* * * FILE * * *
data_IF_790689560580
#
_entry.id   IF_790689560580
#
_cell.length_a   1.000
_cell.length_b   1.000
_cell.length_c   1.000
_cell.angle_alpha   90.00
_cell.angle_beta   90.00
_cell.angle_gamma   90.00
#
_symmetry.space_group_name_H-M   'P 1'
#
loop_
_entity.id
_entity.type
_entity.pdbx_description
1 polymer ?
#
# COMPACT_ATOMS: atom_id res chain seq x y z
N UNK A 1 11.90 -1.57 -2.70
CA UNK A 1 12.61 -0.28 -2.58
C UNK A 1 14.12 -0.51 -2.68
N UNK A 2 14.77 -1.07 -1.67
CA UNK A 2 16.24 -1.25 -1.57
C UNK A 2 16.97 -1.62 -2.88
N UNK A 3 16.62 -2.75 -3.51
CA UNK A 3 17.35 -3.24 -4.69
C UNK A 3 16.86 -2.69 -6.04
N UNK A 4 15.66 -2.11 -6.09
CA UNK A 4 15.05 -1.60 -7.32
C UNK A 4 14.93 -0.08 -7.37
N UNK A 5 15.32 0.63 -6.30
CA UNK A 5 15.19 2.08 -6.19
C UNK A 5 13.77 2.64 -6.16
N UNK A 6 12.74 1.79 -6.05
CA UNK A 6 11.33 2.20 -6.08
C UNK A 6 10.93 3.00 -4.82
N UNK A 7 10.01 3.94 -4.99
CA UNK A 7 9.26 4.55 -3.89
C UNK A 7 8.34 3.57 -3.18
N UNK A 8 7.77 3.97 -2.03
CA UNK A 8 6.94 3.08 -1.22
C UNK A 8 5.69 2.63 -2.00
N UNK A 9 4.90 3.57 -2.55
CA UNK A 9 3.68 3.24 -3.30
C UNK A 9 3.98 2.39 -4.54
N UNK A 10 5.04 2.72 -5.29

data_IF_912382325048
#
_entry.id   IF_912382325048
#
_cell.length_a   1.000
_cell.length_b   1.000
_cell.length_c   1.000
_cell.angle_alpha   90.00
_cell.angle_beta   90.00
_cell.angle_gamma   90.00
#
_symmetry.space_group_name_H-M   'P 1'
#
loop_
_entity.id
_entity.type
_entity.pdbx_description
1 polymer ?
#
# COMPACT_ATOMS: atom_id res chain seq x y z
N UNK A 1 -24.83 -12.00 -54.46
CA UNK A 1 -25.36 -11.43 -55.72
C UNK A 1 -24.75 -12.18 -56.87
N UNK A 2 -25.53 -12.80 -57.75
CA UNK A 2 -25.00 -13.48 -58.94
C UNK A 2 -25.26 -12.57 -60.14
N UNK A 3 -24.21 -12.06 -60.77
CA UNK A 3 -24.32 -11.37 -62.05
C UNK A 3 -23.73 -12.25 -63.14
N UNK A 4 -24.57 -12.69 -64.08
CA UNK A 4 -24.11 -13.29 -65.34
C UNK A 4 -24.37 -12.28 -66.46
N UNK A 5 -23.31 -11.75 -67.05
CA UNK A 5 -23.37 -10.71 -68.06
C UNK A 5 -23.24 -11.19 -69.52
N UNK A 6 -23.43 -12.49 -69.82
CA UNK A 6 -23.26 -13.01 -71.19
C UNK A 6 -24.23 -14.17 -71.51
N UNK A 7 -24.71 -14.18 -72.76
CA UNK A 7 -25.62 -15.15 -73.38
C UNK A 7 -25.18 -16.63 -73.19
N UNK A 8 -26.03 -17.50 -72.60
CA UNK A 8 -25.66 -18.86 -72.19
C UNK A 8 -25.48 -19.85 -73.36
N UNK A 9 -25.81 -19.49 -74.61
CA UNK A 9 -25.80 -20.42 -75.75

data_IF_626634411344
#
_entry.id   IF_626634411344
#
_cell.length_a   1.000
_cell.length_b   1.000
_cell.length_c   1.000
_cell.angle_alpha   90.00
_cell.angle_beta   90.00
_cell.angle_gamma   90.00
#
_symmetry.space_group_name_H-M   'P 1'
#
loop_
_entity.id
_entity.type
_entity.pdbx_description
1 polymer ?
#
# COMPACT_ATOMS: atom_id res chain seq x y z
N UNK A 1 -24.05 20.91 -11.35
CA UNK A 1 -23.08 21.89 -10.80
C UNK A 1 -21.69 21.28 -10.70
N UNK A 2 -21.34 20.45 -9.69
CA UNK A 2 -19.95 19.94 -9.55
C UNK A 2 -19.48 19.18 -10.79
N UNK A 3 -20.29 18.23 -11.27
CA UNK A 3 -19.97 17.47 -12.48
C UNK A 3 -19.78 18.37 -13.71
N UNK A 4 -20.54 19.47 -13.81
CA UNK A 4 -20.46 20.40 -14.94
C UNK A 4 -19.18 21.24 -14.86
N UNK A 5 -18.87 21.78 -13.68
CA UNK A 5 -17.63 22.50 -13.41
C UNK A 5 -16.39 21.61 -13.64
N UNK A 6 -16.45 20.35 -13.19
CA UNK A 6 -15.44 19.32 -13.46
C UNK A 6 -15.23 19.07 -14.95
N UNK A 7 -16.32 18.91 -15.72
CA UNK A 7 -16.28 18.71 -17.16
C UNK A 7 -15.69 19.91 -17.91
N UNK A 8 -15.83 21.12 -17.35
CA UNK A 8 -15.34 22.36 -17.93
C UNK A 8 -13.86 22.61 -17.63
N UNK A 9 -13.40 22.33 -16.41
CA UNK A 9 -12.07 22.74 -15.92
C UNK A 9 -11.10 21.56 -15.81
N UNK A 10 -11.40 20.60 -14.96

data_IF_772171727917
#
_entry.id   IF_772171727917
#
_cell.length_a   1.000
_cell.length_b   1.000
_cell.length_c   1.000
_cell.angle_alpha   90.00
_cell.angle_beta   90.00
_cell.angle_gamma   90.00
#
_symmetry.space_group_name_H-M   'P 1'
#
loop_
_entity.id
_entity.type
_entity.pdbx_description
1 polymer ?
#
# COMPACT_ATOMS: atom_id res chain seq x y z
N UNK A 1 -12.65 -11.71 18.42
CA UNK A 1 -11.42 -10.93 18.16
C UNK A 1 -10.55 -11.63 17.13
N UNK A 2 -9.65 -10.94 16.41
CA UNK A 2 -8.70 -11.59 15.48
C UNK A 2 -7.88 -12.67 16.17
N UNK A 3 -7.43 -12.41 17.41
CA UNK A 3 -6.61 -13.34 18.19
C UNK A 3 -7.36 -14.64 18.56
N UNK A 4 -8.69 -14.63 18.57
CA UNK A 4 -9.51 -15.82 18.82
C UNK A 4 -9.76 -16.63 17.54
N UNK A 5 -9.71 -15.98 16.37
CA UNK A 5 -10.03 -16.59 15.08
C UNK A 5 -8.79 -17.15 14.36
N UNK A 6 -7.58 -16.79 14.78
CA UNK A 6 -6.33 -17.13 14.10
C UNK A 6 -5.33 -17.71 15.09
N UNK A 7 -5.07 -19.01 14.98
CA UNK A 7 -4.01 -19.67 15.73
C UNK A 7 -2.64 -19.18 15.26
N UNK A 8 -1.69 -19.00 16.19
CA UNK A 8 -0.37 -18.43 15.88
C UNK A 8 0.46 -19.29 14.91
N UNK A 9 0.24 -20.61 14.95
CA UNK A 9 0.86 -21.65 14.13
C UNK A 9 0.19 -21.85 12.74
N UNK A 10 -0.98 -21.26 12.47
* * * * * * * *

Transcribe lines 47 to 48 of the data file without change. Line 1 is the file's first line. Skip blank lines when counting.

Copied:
C UNK A 9 3.98 2.39 -4.54
N UNK A 10 5.04 2.72 -5.29